Four superhero books below that cut!
AVENGERS VS X-MEN #12: Man, it would be nice to have a Marvel crossover once that ended right. I don't know what frustrates me more: Captain America's extraordinary hypocrisy in the face of the breaking point he engendered, or why no one is asking about what happens with all of the *good* stuff that the Phoenix Five engineered (food, energy, water, worldwide). but, these are superhero comics, and superhero comics don't like dealing with ramifications, do they? Like I said back at the review of #1, this comic clearly is reviewer-proof; nothing I could say or do would impact it's entire success as a commercial juggernaut -- I'm certainly selling twice or more copies of AvX than I do of either of the component characters any longer.
The thing is, I'm afraid that this series fundamentally broke the X-Men -- what are they any longer?
With Xavier dead, the mutants no longer an "extinct race", Cyclops considered a super-villain, what's presumably the world's stock of Sentinels melted down (along with all of the battleships and nuclear weapons in #6) "Uncanny Avengers", and so on -- well, what's next? Where can you go from here? The core metaphor might still have need today -- but can the X-Men still be the spirit of alienation in any clear way when mutants are now responsible for bringing peace and food and water to Africa, y'know? I have my doubts, especially because the first new x-book off the blocks this week is actually an Avengers title, and the "flagship" X-comic is going to be a time-travel story, which doesn't even sound remotely sustainable to me as an ongoing monthly.
At the end of the day, I thought AVENGERS VS X-MEN #12 was pretty AWFUL. Though I doubt that's any real surprise to anyone out there. I also thought that the X-Men "won", in that Cyclops was right, and his species is now viable again... even though they're left at the end as being a largely irrelevent concept in the Marvel Universe. Funny how those things work out.
AVX #6: As a modern piece of comedy, I thought this was generally pretty darn GOOD. "Captain America is level 15 in Guilt Trips," indeed! Though the Hawkeye sexploitation dream was pretty dang grody, and prevented the book from scoring higher.
DAREDEVIL END OF DAYS #1: I was originally looking forward to this, because on paper, at least, it sounds good: Bendis, Mack, Janson, Sienkiewicz all back on Daredevil for one final story. Too bad the result is a gory mess, with multiple scenes of people beating each other to death. Yay, comics? Overall the art, mostly Jansen being inked by Sienkiewicz, has the worst of each artist's tics, though there are a few nice and painted panels that entirely work. Seeing those lovely panels make the rest of the book look that much worse, sadly. Pretty AWFUL.
LEGENDS OF THE DARK KNIGHT #1: So, this is a collection of Batman stories that, as far as I know, ran as digital content before being collected here. This is the fourth (fifth?) "re-purposed" digital comic, and, at my store at least, sales have all been uniformly awful on these books, but I can't tell if it is the chicken, or if it is the egg. Batman, in serialization, is going through a pretty nice period right now -- BATMAN itself is my top selling DC comic. and all five of his monthly books are selling at least 25 copies a month for me. This one? I sold 2 copies in week 1, and I'm not expecting that to grow in any manner I'm willing to carry the risk on. So, is LDK flopping out because it is digital first, and people don't want leftovers? Or is it flopping because it's Batman-led comic #6? Or is it flopping because it is shitty?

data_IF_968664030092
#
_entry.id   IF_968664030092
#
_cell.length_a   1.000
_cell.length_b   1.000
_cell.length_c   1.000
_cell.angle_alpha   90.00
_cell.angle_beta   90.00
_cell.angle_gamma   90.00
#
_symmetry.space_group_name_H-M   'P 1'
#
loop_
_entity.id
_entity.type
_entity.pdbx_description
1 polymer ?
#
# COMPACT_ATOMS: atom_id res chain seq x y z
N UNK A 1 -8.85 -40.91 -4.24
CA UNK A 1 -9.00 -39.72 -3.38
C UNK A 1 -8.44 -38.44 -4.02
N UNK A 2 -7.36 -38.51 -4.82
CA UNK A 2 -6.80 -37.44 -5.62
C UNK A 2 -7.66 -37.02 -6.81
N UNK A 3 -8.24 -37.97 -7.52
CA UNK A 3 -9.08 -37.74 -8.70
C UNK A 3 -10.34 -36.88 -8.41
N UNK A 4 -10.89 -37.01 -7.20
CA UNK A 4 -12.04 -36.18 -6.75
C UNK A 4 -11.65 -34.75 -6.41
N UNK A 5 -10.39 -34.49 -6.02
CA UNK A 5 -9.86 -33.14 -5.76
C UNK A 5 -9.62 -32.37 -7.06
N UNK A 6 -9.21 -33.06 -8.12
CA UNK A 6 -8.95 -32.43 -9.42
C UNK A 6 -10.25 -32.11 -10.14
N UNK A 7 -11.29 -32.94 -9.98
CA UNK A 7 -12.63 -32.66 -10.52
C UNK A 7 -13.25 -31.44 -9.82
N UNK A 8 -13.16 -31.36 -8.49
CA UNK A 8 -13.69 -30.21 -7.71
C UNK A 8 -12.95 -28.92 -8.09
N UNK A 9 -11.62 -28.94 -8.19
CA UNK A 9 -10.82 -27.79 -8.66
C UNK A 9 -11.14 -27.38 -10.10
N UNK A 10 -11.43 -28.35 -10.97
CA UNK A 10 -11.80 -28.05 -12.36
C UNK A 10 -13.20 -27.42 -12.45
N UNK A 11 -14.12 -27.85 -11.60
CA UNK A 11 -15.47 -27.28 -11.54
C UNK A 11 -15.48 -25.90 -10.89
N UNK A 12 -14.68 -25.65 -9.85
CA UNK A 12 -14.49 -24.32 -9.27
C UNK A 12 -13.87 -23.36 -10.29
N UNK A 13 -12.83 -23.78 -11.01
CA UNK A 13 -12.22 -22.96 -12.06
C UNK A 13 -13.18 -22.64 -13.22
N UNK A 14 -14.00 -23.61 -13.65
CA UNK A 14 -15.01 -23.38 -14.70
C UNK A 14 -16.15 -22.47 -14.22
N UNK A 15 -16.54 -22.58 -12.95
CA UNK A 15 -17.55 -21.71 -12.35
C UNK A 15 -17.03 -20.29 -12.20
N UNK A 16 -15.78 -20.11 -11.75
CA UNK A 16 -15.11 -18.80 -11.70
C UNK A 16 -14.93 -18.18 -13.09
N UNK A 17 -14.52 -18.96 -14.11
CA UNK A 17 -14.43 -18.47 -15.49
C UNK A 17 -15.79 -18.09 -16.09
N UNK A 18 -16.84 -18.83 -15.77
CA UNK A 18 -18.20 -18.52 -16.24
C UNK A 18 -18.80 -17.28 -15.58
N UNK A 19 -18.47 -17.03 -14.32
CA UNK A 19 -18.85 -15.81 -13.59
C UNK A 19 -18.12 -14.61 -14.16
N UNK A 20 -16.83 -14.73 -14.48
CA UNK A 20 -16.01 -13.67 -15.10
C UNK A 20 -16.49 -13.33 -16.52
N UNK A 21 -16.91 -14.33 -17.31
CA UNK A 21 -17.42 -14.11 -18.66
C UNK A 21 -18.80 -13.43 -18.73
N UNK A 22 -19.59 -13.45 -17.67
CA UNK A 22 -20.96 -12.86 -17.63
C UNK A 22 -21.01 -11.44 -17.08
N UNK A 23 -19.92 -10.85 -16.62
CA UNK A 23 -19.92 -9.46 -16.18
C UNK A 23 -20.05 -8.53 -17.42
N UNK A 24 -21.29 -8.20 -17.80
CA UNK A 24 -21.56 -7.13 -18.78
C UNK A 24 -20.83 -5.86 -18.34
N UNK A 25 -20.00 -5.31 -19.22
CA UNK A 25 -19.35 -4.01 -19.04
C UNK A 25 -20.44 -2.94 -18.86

There are three stories here, one by Damon Lindelof & Jeff Lemire which is close to the worst Batman story I've ever read being, I think, a "what if?" of "What If Batman was an arrogant drunk?" Hrf?!? The second two stories are kind of NEW TALENT SHOWCASE teaming newer writers with solid artists (JG Jones, Nicola Scott) -- but the stories aren't any great shakes, neither rising above what you might hope for in a new talent anthology series: not shitty, exactly, but not so great either. At least not for $4.
The bigger problem, for me, is that these comics are kind of the "proof of concept" for the problem of what you do for natively-digital work when the iPad landscape/computer monitor being different proportions from the printed page. Mark Waid was the first person I ever heard who said, "Duh, just plop the two screens on top of each other, and your back to normal proportions", and I thought he was genius when he said that.
Except... now I've seen what it looks like in practice. It is... not very good.
So, first, if you're even slightly aware of it, you can "see" the weld made on each page as writers are aiming the "beat" for the bottom-rightmost panel of each "page", except each page now has two of THOSE, and it TOTALLY blows the "rhythm" of the comics page.
Second, because you have to present the page smaller than it displays on monitor/iPad, it feels oddly cramped, with too-small lettering.
Third, it really shows just how limited the landscape format is for density-of-content -- It is hard to cleanly fit more than 4 "panels" on any "page", then, which gives you an extremely limited number of choices of page layout and panel arrangement. then you see that twice on each printed page, and it is kind of a mess.
So, I guess now I really don't think that digital comics can be reformatted to print in this way without kind of crashing out the beauty and strength of the real unit of comic books: the page. I thought the Lindlehof story was AWFUL, but the rest was decent enough it could drag the entire book closer to an EH.
That's me, what did YOU think?